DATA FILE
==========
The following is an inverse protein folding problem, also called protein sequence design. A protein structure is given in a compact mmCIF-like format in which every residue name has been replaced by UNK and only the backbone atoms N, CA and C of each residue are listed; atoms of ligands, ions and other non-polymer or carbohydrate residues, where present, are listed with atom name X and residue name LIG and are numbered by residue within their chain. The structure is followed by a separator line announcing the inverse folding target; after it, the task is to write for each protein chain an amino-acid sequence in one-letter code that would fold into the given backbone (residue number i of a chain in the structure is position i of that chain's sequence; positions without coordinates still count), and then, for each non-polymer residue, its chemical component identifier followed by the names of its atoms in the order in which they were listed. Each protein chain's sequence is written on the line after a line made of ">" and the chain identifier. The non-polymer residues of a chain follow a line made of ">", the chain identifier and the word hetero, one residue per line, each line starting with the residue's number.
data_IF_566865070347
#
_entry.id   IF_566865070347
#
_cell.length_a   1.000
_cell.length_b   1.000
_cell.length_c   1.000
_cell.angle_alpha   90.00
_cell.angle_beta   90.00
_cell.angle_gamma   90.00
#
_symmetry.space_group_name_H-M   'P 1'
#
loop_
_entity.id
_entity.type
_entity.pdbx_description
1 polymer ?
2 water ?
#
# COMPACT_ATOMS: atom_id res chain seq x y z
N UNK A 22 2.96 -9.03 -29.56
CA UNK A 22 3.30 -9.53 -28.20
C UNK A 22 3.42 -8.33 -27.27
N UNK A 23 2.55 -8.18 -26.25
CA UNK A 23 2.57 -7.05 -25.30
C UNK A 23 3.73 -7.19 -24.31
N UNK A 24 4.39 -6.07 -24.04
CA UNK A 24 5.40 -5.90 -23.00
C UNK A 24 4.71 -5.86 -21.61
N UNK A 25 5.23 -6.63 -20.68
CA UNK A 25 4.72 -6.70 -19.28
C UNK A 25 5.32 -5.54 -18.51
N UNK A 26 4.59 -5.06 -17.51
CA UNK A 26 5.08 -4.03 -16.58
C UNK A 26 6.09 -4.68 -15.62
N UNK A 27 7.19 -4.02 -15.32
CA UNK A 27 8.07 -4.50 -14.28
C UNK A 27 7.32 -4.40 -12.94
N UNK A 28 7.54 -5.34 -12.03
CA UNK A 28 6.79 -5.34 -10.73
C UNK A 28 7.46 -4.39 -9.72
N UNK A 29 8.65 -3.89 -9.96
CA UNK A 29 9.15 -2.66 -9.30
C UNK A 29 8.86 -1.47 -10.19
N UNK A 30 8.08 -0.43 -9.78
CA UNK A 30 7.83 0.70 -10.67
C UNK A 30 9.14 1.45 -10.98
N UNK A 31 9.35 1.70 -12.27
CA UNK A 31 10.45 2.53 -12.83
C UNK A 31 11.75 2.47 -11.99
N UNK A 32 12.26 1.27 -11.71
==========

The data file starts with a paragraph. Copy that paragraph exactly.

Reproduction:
The following is an inverse protein folding problem, also called protein sequence design. A protein structure is given in a compact mmCIF-like format in which every residue name has been replaced by UNK and only the backbone atoms N, CA and C of each residue are listed; atoms of ligands, ions and other non-polymer or carbohydrate residues, where present, are listed with atom name X and residue name LIG and are numbered by residue within their chain. The structure is followed by a separator line announcing the inverse folding target; after it, the task is to write for each protein chain an amino-acid sequence in one-letter code that would fold into the given backbone (residue number i of a chain in the structure is position i of that chain's sequence; positions without coordinates still count), and then, for each non-polymer residue, its chemical component identifier followed by the names of its atoms in the order in which they were listed. Each protein chain's sequence is written on the line after a line made of ">" and the chain identifier. The non-polymer residues of a chain follow a line made of ">", the chain identifier and the word hetero, one residue per line, each line starting with the residue's number.